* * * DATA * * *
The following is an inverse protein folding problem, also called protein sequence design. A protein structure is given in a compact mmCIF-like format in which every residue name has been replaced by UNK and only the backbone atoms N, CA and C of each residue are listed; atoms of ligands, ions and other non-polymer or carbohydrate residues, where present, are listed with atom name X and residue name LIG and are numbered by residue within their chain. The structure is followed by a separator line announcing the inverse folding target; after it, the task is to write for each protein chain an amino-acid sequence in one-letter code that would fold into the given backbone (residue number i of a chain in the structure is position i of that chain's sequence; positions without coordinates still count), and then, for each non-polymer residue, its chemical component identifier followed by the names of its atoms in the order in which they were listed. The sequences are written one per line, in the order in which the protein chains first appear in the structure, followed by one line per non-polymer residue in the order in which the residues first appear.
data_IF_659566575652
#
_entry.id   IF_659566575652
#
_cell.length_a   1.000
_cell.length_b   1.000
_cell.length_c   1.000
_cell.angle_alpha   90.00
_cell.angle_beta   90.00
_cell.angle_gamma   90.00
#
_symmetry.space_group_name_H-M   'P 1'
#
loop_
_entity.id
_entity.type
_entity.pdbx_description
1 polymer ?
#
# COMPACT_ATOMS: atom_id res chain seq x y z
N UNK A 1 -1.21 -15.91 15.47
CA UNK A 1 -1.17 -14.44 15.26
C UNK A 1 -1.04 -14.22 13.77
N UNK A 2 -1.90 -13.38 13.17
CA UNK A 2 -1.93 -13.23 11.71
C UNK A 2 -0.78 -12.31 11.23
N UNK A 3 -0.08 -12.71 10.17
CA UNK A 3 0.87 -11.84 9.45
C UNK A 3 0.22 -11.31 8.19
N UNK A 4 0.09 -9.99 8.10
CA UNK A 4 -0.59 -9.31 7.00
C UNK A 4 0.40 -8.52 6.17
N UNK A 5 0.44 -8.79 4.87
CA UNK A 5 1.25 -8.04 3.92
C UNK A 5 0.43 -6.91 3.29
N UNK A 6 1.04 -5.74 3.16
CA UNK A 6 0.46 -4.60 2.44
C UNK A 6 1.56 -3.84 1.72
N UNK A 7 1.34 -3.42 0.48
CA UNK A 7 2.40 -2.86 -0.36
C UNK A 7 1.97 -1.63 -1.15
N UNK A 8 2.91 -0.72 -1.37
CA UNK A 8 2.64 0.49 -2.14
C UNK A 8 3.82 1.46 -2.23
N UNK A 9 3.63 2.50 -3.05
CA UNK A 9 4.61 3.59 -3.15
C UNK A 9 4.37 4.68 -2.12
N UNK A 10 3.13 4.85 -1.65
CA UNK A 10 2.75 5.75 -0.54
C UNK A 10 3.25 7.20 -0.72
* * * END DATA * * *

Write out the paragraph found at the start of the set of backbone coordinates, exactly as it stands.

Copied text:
The following is an inverse protein folding problem, also called protein sequence design. A protein structure is given in a compact mmCIF-like format in which every residue name has been replaced by UNK and only the backbone atoms N, CA and C of each residue are listed; atoms of ligands, ions and other non-polymer or carbohydrate residues, where present, are listed with atom name X and residue name LIG and are numbered by residue within their chain. The structure is followed by a separator line announcing the inverse folding target; after it, the task is to write for each protein chain an amino-acid sequence in one-letter code that would fold into the given backbone (residue number i of a chain in the structure is position i of that chain's sequence; positions without coordinates still count), and then, for each non-polymer residue, its chemical component identifier followed by the names of its atoms in the order in which they were listed. The sequences are written one per line, in the order in which the protein chains first appear in the structure, followed by one line per non-polymer residue in the order in which the residues first appear.